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This month, as pink ribbons permeate promotions of breast cancer awareness, AstraZeneca will launch a pioneering Web effort for its category-leading breast cancer treatment Arimidex that will alternately celebrate survivorship of the disease and showcase how big pharma is breaking ground online through the use of social media to drive its product marketing.

During the month of October, AstraZeneca will subtly turn up publicity behind through banner ads and an offline push by its sales force.

“ is a way for us to facilitate the celebration of survivorship,” says Meryl Weinreb, director of patient programs, oncology at AstraZeneca. “It's not just a marketing thing. It's a way of really developing a relationship with the customer.”

For Weinreb, who herself is a breast cancer survivor, when the time came to design, it was important for the site to say something more than just “we provide a medication,” she says.

For the project, Weinreb and AstraZeneca enlisted the help of Digitas Health. The end result was a first-of-its-kind use of social media allowing users to become part of the marketing experience.
“The Web site is groundbreaking in that you are letting users generate some content,” says Marion Chaplick, SVP, management supervisor, Digitas Health. “It is a step into the user-generated content (UGC) arena.” allows breast cancer survivors, their friends and family members to create paper doll caricatures of fellow survivors featuring physical attributes and characteristics. The dolls then perform actions in a series of animations. The animations can then be sent to up to 11 recipients via e-mail. For each one of the dolls created, $1 is put aside and donated by AstraZeneca to the to breast cancer charity Living Beyond Breast Cancer. also offers users an opt-in to AstraZeneca's “In Your Corner” breast-cancer support program, “where adherence is certainly part of it,” Weinreb says.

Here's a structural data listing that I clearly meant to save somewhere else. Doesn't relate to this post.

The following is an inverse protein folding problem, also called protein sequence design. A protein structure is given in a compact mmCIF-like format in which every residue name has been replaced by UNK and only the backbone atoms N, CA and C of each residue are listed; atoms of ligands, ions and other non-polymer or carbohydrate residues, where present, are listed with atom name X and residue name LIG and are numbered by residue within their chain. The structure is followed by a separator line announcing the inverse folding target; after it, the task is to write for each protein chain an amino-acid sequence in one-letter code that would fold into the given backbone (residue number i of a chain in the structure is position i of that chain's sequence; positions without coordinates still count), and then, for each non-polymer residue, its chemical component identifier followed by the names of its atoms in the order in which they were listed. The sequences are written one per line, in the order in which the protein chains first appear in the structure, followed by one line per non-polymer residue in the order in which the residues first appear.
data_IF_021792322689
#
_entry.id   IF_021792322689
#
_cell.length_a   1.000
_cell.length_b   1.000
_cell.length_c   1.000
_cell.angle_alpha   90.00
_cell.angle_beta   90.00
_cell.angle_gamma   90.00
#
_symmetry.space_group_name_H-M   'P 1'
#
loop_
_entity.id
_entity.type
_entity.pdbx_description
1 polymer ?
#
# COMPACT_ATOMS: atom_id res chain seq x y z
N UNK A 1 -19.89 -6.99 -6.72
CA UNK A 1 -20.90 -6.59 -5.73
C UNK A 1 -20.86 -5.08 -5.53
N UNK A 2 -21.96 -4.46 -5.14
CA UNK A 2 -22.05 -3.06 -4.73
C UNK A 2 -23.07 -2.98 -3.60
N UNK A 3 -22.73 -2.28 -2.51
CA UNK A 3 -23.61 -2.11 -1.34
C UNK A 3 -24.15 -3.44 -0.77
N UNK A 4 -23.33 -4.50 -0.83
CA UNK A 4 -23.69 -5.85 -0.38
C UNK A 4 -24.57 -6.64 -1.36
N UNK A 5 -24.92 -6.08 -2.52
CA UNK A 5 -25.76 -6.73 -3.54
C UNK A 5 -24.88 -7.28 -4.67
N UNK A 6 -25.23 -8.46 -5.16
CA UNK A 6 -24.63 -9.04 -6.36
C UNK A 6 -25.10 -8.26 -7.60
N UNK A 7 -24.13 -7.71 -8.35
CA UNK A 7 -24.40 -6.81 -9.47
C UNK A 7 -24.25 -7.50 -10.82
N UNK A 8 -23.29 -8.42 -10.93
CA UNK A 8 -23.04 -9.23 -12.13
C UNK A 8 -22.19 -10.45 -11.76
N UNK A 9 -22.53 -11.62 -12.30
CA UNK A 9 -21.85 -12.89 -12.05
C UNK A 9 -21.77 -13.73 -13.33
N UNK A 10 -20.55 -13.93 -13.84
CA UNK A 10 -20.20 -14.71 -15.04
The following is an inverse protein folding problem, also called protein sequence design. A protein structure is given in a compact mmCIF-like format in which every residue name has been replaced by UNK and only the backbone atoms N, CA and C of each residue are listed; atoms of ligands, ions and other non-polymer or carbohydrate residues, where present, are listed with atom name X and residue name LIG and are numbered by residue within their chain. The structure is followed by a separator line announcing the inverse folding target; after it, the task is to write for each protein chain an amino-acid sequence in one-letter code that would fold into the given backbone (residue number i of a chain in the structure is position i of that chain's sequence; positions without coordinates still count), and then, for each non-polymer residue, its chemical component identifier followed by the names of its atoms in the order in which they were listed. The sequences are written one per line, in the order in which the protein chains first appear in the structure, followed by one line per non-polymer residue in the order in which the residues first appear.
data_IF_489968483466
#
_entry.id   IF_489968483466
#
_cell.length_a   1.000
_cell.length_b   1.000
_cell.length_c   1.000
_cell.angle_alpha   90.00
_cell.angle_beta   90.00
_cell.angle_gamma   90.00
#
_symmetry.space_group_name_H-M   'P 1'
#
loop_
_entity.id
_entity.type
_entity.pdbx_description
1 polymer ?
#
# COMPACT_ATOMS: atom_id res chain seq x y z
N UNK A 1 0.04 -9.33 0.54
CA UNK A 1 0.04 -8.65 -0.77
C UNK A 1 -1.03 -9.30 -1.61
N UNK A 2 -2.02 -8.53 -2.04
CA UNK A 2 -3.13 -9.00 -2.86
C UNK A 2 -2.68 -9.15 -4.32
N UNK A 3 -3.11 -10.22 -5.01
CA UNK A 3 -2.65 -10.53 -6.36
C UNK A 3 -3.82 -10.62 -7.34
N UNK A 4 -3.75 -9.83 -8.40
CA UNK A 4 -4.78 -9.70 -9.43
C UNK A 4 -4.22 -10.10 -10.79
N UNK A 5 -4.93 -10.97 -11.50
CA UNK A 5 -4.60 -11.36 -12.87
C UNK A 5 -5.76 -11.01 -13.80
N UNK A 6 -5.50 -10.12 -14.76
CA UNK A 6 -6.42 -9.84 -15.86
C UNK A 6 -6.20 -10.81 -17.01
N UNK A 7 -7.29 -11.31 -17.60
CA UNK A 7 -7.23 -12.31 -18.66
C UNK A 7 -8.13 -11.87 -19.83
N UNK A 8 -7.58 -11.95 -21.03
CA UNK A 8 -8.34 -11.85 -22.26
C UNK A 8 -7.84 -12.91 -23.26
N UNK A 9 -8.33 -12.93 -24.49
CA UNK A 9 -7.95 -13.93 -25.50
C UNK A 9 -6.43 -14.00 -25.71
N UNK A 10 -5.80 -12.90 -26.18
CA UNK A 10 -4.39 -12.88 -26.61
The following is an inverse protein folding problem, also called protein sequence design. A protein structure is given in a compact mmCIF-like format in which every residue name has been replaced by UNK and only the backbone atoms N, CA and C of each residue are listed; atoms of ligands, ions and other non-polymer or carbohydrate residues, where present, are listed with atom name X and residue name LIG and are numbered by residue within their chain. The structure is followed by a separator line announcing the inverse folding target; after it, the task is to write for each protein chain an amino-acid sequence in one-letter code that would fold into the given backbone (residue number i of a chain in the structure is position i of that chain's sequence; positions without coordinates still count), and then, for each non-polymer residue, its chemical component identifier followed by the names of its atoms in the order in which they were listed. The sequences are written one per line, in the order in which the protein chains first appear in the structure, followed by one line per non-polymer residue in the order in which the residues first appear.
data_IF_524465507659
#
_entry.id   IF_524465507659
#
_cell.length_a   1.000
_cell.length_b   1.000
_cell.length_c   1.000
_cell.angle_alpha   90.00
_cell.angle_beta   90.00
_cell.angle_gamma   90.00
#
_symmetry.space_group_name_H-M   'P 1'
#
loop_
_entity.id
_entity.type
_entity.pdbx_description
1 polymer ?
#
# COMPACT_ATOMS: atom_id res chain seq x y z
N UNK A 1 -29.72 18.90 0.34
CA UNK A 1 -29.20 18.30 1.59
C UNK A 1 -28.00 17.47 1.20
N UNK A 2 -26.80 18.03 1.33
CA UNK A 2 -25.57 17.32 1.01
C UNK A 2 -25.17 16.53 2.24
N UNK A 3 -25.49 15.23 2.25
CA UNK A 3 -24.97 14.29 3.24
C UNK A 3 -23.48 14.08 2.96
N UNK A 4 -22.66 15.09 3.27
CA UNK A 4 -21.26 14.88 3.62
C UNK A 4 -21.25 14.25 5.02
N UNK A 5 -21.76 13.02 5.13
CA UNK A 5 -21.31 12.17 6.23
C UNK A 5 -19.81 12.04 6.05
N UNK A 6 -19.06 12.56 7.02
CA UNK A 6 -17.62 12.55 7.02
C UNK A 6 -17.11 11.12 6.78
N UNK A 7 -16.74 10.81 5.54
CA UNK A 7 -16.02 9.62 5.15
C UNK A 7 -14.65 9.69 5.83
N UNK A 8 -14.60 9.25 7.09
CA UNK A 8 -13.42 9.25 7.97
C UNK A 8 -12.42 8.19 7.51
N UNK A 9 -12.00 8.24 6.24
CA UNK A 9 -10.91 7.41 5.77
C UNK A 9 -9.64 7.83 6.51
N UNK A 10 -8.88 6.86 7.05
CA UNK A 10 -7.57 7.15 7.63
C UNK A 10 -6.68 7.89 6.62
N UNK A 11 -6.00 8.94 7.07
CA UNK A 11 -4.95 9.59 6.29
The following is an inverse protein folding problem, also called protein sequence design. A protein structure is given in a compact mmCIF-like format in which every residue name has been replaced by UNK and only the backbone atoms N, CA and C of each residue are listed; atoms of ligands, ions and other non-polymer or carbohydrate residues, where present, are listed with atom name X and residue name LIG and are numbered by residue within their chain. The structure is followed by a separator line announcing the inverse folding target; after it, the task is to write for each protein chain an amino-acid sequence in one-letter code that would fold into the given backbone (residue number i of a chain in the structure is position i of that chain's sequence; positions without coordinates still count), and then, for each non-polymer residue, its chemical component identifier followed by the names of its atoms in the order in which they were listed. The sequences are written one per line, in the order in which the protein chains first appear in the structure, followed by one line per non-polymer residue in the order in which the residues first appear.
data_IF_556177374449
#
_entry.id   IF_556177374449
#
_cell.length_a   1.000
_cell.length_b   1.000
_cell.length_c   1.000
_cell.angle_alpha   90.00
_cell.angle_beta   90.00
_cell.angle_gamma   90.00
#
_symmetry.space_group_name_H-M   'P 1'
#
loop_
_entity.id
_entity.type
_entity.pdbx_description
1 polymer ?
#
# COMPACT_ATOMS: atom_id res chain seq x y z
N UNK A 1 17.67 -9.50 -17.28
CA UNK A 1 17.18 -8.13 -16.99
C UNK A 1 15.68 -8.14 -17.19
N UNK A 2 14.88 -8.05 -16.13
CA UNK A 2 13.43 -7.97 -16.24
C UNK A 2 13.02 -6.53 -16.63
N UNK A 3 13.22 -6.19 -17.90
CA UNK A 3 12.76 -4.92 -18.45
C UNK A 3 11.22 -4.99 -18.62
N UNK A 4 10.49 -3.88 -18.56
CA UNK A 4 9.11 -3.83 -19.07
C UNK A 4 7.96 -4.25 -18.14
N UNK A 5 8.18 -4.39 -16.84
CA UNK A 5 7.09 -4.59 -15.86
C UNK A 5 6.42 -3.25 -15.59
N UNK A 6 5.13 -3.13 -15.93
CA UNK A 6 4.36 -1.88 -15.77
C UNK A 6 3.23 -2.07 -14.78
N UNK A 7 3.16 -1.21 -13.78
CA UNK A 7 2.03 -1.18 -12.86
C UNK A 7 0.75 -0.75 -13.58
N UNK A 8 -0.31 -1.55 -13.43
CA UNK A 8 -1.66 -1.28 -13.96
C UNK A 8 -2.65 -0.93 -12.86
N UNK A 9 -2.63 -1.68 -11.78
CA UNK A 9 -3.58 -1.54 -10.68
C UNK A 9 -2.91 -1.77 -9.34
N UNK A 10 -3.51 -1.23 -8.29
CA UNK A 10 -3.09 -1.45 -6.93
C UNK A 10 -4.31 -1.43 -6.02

“We felt the ‘In Your Corner' program was a terrific tie-in with, since it's all about survivorship,” she adds.

Scott Reese, SVP, group creative director, Digitas Health adds, “We saw this as being a big opportunity to support the patient in a way that is unexpected from a pharmaceutical company.”
Since's “soft launch” in June, the feedback has been positive and encouraging, according to AstraZeneca and Digitas Health. “Nearly 30,000 people have gone to the Web site,” says Weinreb. “That's the miracle of the Web and its viral nature.”

One user of the site, who is currently fighting metastatic breast cancer, had a doll created for her, Weinreb said. “She didn't have the best week in terms of learning about her breast cancer,” Weinreb said. “She was touched by it. It was something that came through at just the right time. It was something that just lifted her spirits.”

The hormonal breast cancer drug market
AstraZeneca's Arimidex is currently the leading hormonal breast cancer therapy with $292 million in retail sales (excluding prescriptions dispensed in hospitals) through July 2007, according to Versipan's Vector One.

Novartis' Femara, trailed in second in terms of retail sales with $168 million during the same period while Pfizer's Aromasin was third with $54 million and generic tamoxifen in fourth with $30 million.

Calls to Novartis regarding its online marketing efforts for Femara went unreturned at press time. Also at the close of this article, Novartis' Web site for Femara at was “temporarily unavailable as part of a standard review of content.” An updated version was expected to be “available in the next few weeks,” the site read.